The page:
I recently retweeted a photo of two dead children on the beach in Gaza. I had walked on that same beach. The photo (which later appeared on the front page of the New York Times) was taken from—or near—the same hotel I had stayed in. I am the father of a 7 year old girl who I, of course, adore. I retweeted the picture with the comment that as a father, as someone who had walked that beach, I felt particularly horrified. That’s all I said. The reaction? This was not, it would seem a “Oh, yeah? well, what about..?” situation. The photo did not require, one would think, any equivalency, a countervailing argument. It’s a picture of dead children. Period. The appropriate reaction, one would think would be “How terrible!”. But, as it turned out, of course, even this image would be hijacked by extremists of both sides, the conversation devolving into ugly racist shit and accusations.
This is all too often the world we live in now—where even a simple, heartfelt, human reaction—the kind of emotion any father would have—is tantamount to choosing sides.
If I have a side, its against extremism—of any kind: religious, political, other: there’s no conversation when everybody is absolutely certain of the righteousness of their argument. That’s a platitude. But it’s still true.”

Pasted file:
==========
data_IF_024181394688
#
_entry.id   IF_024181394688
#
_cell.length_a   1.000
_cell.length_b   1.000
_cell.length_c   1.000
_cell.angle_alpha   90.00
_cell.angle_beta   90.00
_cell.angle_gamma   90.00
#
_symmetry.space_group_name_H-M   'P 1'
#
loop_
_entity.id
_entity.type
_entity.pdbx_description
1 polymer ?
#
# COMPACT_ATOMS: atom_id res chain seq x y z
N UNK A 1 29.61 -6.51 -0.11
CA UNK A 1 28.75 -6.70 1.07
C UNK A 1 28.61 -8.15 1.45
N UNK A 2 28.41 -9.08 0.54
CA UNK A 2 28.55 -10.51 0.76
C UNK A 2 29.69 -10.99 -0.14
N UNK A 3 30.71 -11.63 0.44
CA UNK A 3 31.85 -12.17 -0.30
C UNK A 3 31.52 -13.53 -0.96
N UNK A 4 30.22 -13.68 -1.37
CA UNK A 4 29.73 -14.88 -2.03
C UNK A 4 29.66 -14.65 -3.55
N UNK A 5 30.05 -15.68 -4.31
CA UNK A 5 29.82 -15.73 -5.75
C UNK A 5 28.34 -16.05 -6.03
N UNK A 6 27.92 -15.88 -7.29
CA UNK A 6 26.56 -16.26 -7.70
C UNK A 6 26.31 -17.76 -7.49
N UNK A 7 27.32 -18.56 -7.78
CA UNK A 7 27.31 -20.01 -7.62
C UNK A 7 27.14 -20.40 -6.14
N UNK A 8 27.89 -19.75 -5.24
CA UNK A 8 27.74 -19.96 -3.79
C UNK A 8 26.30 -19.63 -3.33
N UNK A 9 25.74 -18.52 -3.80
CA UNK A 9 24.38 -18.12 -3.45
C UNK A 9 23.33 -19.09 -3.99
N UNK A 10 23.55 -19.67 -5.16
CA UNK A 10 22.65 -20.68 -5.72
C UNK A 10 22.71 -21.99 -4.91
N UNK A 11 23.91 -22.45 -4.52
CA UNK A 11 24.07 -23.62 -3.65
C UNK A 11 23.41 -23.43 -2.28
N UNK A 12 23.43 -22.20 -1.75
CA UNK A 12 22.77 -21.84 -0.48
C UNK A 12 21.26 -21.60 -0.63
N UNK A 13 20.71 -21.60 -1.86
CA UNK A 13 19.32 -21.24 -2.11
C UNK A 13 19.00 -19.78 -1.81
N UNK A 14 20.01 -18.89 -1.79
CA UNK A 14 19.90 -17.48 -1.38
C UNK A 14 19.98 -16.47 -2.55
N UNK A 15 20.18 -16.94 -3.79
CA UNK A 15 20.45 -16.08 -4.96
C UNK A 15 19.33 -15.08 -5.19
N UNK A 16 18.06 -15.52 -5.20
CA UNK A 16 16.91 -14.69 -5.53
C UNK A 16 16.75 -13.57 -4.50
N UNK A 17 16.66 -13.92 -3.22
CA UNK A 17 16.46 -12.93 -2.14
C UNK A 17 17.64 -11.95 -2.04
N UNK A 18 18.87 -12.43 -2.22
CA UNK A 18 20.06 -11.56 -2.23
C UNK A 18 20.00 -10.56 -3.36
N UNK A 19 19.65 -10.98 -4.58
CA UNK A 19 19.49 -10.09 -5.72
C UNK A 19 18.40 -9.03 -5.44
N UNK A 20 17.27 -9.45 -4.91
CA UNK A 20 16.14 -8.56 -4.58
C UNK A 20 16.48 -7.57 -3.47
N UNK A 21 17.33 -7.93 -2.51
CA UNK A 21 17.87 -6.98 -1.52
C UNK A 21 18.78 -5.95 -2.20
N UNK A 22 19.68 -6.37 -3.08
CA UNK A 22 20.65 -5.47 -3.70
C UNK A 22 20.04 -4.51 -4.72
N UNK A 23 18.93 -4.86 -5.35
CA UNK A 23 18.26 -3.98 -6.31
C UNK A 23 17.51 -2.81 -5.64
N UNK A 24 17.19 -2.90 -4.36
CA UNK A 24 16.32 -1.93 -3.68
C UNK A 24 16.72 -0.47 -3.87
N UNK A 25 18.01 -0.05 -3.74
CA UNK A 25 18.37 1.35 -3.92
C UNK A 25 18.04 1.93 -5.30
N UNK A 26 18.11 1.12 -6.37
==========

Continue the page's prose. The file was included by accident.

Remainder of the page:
Anthony Bourdain, in an interview with Blogs of War
He also talked about receiving wonderful hospitality in Iran and from former members of the Viet Cong. There are places in this world where people don’t hold onto animosity. And there are places where people categorize whole groups as friends or foes. (The U.S., I think, falls into the latter category - a strong tendency to buy into the “poisoned M&M’s” meme.)
The full interview is at
It’s well worth a read even if you don’t watch any of the shows he’s done. And from the small amount he had to say, I’m looking forward to the Parts Unknown episode in Iran when season 4 is aired.